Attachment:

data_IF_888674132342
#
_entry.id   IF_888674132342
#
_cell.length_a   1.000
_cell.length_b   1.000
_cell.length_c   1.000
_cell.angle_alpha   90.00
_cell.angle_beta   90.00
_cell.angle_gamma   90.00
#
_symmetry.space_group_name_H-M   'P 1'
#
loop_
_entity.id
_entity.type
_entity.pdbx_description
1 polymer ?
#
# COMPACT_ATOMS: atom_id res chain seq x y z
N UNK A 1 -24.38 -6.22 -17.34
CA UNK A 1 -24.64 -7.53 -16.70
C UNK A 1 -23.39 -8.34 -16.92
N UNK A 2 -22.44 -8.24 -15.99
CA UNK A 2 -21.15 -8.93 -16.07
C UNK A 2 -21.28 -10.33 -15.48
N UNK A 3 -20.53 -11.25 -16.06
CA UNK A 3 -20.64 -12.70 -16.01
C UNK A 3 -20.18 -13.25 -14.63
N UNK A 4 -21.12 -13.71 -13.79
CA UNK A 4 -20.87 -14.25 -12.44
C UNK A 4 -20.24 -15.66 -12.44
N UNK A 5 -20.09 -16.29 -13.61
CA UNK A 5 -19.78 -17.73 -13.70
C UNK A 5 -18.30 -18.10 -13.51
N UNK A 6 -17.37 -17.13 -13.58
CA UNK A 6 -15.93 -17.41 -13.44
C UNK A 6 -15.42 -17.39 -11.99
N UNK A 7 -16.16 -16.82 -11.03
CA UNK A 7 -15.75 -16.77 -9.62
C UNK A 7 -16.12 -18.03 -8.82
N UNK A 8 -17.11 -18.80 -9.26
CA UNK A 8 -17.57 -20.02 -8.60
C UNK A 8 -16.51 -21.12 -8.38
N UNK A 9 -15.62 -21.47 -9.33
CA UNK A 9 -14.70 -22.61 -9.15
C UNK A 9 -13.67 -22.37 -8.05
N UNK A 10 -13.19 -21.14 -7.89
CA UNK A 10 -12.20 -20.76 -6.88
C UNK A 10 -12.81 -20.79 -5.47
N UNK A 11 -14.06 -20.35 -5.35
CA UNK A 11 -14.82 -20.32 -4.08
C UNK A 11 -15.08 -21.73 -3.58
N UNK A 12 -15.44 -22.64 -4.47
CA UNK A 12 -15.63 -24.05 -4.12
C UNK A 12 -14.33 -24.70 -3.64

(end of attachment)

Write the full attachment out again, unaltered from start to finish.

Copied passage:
data_IF_888674132342
#
_entry.id   IF_888674132342
#
_cell.length_a   1.000
_cell.length_b   1.000
_cell.length_c   1.000
_cell.angle_alpha   90.00
_cell.angle_beta   90.00
_cell.angle_gamma   90.00
#
_symmetry.space_group_name_H-M   'P 1'
#
loop_
_entity.id
_entity.type
_entity.pdbx_description
1 polymer ?
#
# COMPACT_ATOMS: atom_id res chain seq x y z
N UNK A 1 -24.38 -6.22 -17.34
CA UNK A 1 -24.64 -7.53 -16.70
C UNK A 1 -23.39 -8.34 -16.92
N UNK A 2 -22.44 -8.24 -15.99
CA UNK A 2 -21.15 -8.93 -16.07
C UNK A 2 -21.28 -10.33 -15.48
N UNK A 3 -20.53 -11.25 -16.06
CA UNK A 3 -20.64 -12.70 -16.01
C UNK A 3 -20.18 -13.25 -14.63
N UNK A 4 -21.12 -13.71 -13.79
CA UNK A 4 -20.87 -14.25 -12.44
C UNK A 4 -20.24 -15.66 -12.44
N UNK A 5 -20.09 -16.29 -13.61
CA UNK A 5 -19.78 -17.73 -13.70
C UNK A 5 -18.30 -18.10 -13.51
N UNK A 6 -17.37 -17.13 -13.58
CA UNK A 6 -15.93 -17.41 -13.44
C UNK A 6 -15.42 -17.39 -11.99
N UNK A 7 -16.16 -16.82 -11.03
CA UNK A 7 -15.75 -16.77 -9.62
C UNK A 7 -16.12 -18.03 -8.82
N UNK A 8 -17.11 -18.80 -9.26
CA UNK A 8 -17.57 -20.02 -8.60
C UNK A 8 -16.51 -21.12 -8.38
N UNK A 9 -15.62 -21.47 -9.33
CA UNK A 9 -14.70 -22.61 -9.15
C UNK A 9 -13.67 -22.37 -8.05
N UNK A 10 -13.19 -21.14 -7.89
CA UNK A 10 -12.20 -20.76 -6.88
C UNK A 10 -12.81 -20.79 -5.47
N UNK A 11 -14.06 -20.35 -5.35
CA UNK A 11 -14.82 -20.32 -4.08
C UNK A 11 -15.08 -21.73 -3.58
N UNK A 12 -15.44 -22.64 -4.47
CA UNK A 12 -15.63 -24.05 -4.12
C UNK A 12 -14.33 -24.70 -3.64